Yang: For me, it was more important that furniture or products were used meaningfully rather than used to create stories. That eventually led to a focus on the material, structure, technique and form. In general, for me, the companies and artisans that I work with come first. I look over the materials, the specialist techniques and construction methods that they handle, and consider what could possibly be derived from these elements, to optimise their impact. I have never begun anything by saying ‘I like this’ at the outset. (laugh) I consider the scope of what I can do against what they do so well, what they aspire to create. For example, Jaru collection, a collaboration with the Korean lacquer artist Ahn Sora, featured pastel tones—a preferred means of expression for this artist.
Yang Jungmo, Bird chair, Sepetir wood, urethane finish, 570×520×840mm, 2013
Yang Jungmo, Yongmaru stool, Sepetir wood, urethane finish, 370×300×650mm, 2013
Choi: What are your specific thoughts on form? Form is the common theme in both Bird chair, inspired by the way a bird perched upon a camping chair, and Yongmaru stool, the central motif of which is the slight curve of the eaves in the traditional hanok. What is most important to you throughout the design process?
Yang: The design for Bird chair began with the actual form of a bird. The form of the bird didn’t go well with the form of an ordinary chair’s backrest, seat and legs. All of these elements were retouched to fit with the bird motif. It was possible to simplify the elements to resemble the form of a bird by connecting the backrest to the armrests, and the backrest in between these two birds was also rounded out to conform. The greatest challenge for Yongmaru stool lay in creating harmony between the different elements. The seat was created by modelling the line of the eaves of the hanok, while the legs were made to extend downward like columns and the crossbeam to connect the two legs. I further refined the measurements and angles of each of these elements so that not a single aspect might seem out of place or exaggerated once assembled.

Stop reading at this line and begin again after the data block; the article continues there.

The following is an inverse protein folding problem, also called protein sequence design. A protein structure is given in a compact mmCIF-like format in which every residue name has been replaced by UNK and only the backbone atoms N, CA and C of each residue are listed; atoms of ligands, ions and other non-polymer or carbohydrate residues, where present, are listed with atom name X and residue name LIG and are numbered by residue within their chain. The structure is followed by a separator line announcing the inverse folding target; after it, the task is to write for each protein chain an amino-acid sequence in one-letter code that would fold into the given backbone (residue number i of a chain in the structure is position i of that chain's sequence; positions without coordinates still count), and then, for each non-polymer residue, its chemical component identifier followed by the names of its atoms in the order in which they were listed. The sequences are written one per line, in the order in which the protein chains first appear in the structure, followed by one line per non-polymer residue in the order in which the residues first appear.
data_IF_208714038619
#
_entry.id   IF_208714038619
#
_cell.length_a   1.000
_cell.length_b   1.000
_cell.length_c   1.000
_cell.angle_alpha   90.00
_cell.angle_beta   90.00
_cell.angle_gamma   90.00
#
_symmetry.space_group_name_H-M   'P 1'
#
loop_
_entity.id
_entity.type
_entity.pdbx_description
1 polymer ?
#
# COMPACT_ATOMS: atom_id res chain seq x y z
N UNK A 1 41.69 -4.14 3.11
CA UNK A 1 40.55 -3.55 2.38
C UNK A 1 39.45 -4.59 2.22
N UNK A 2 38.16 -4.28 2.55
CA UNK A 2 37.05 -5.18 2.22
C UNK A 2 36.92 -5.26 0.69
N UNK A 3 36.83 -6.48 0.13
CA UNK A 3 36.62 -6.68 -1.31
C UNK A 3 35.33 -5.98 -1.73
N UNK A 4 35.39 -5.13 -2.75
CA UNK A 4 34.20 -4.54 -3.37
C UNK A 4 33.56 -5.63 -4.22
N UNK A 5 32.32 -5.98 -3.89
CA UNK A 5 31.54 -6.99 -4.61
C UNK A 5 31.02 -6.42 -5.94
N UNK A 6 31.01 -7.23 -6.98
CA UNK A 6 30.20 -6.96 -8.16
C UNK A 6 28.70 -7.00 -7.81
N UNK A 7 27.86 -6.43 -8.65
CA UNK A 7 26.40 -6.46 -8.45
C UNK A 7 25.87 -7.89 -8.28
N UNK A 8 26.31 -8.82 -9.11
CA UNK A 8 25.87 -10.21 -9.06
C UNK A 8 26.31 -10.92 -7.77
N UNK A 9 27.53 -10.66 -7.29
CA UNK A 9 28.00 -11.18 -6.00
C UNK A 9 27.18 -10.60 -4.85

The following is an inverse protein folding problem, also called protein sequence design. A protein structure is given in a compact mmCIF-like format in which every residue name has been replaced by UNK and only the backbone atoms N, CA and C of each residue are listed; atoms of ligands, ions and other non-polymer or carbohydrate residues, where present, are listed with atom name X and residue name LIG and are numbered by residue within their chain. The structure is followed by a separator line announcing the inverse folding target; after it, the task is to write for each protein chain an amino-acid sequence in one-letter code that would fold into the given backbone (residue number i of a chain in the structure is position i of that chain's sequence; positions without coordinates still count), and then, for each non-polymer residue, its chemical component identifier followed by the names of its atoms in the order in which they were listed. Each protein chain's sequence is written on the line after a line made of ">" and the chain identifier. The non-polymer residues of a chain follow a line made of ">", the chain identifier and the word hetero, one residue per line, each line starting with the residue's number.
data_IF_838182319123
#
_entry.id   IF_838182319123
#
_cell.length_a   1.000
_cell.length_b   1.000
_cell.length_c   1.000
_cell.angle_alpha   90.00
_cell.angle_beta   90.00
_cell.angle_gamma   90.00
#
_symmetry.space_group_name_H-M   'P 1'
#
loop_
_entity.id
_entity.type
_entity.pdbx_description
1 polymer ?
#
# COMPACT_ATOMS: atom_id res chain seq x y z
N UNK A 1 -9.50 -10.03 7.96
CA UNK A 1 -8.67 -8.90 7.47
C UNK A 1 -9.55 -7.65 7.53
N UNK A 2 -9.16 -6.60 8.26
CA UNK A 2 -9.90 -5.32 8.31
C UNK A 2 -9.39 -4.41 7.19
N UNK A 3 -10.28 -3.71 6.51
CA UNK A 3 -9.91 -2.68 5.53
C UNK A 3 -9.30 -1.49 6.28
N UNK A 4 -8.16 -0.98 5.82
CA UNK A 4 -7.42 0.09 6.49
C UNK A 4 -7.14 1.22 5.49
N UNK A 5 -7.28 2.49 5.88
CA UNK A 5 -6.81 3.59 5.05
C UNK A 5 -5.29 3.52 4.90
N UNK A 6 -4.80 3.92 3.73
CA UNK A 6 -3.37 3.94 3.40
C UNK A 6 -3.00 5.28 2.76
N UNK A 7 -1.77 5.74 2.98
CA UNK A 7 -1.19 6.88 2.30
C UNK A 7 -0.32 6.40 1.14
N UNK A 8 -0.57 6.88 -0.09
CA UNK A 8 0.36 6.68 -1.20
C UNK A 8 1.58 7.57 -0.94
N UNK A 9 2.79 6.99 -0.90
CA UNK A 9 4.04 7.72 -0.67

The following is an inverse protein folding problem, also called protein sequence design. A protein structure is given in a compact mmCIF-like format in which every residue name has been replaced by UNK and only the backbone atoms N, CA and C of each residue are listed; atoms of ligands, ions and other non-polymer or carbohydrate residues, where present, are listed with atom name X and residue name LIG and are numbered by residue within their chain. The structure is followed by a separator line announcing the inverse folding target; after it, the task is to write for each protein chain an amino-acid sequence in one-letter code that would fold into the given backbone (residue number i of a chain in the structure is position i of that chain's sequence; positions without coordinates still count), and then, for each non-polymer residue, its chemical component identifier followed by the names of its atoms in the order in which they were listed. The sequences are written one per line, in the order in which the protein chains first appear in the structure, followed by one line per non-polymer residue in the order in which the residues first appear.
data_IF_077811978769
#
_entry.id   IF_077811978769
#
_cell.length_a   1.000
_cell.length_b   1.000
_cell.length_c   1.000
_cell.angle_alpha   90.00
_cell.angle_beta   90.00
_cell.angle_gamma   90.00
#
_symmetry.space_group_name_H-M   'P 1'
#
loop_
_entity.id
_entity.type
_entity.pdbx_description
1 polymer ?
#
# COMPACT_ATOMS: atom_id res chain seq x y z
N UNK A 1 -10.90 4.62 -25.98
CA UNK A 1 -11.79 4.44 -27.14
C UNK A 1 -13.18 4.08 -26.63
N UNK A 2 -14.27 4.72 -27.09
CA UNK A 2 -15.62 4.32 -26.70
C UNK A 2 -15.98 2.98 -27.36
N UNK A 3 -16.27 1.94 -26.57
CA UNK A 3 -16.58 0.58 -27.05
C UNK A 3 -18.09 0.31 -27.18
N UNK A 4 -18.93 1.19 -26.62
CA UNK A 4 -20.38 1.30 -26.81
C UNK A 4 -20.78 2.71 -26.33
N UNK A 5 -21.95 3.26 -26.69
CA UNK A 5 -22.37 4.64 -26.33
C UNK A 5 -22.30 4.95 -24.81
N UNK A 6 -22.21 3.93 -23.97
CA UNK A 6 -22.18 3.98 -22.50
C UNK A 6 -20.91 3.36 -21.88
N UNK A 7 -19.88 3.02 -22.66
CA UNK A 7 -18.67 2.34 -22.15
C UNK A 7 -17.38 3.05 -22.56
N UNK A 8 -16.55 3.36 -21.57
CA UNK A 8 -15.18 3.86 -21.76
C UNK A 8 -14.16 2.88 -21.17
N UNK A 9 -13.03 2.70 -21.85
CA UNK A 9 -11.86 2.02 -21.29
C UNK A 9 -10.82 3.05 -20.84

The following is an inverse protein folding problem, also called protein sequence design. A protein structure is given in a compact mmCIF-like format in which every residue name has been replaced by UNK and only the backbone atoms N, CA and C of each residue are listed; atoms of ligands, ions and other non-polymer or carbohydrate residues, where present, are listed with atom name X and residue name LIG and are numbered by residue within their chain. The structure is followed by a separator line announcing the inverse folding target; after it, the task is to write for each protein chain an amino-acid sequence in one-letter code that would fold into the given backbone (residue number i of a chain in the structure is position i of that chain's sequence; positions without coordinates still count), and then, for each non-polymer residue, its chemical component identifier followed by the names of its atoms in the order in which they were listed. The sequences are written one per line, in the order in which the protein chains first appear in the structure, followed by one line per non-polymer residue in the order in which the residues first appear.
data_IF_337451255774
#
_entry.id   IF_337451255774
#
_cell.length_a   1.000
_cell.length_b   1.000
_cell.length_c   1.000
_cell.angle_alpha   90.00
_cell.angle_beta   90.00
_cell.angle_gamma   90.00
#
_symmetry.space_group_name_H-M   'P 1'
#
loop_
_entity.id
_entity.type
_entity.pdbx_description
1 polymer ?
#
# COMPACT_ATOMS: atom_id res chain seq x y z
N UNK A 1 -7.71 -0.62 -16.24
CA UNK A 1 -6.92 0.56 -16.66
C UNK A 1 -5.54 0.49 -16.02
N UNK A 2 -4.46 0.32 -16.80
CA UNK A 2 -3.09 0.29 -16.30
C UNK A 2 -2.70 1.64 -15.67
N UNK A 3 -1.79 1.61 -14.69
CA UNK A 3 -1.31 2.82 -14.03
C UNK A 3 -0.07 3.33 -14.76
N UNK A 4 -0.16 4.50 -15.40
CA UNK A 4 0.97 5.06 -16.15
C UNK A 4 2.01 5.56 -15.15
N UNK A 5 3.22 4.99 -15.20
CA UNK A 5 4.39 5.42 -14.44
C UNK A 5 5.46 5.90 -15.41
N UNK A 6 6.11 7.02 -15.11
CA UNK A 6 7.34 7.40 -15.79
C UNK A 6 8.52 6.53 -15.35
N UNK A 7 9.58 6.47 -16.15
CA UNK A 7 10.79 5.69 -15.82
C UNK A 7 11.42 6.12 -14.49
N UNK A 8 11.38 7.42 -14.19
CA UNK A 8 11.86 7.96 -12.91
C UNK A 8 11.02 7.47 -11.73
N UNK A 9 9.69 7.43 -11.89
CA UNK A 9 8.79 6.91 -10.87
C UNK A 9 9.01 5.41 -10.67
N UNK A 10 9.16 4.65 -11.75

Choi: Tell us more about the curving line of the eaves in the hanok, the motif used in the Yongmaru stool. From the perspective of a designer, how do you view the lines and the formal aesthetic of Korean architecture?
Yang: Korean lines distinguish themselves from those in Japanese or Chinese design. While Chinese lines are characteristic of pride, weightiness, strength, Japanese lines display a sense of simplicity and delicacy. Korea might seem to be somewhere in between, and I believe that this originates from the deep impression of our nature, due to our environmentally friendly culture. The lines of the eaves on Korean traditional architecture are neither dominant curves, nor completely straight lines; they are natural lines. They are organic lines resulting from gravity.
Yang Jungmo, Woven lamp, Hanji, steel, led lamp, Ø280×H270mm, 2016